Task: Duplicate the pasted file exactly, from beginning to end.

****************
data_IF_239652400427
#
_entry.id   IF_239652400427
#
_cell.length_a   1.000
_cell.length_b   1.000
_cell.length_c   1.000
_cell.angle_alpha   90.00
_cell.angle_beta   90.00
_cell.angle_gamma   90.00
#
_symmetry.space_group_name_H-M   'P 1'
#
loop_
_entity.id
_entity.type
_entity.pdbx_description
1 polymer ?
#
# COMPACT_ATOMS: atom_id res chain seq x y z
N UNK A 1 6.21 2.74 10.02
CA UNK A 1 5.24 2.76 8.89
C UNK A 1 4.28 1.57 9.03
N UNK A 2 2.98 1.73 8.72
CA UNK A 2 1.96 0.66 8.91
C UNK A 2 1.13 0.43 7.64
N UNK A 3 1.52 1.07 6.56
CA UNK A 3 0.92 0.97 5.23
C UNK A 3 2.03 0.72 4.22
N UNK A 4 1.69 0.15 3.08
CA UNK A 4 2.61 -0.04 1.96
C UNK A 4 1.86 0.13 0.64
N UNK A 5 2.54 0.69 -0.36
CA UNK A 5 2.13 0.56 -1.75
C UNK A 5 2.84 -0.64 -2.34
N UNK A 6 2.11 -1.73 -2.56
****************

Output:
data_IF_239652400427
#
_entry.id   IF_239652400427
#
_cell.length_a   1.000
_cell.length_b   1.000
_cell.length_c   1.000
_cell.angle_alpha   90.00
_cell.angle_beta   90.00
_cell.angle_gamma   90.00
#
_symmetry.space_group_name_H-M   'P 1'
#
loop_
_entity.id
_entity.type
_entity.pdbx_description
1 polymer ?
#
# COMPACT_ATOMS: atom_id res chain seq x y z
N UNK A 1 6.21 2.74 10.02
CA UNK A 1 5.24 2.76 8.89
C UNK A 1 4.28 1.57 9.03
N UNK A 2 2.98 1.73 8.72
CA UNK A 2 1.96 0.66 8.91
C UNK A 2 1.13 0.43 7.64
N UNK A 3 1.52 1.07 6.56
CA UNK A 3 0.92 0.97 5.23
C UNK A 3 2.03 0.72 4.22
N UNK A 4 1.69 0.15 3.08
CA UNK A 4 2.61 -0.04 1.96
C UNK A 4 1.86 0.13 0.64
N UNK A 5 2.54 0.69 -0.36
CA UNK A 5 2.13 0.56 -1.75
C UNK A 5 2.84 -0.64 -2.34
N UNK A 6 2.11 -1.73 -2.56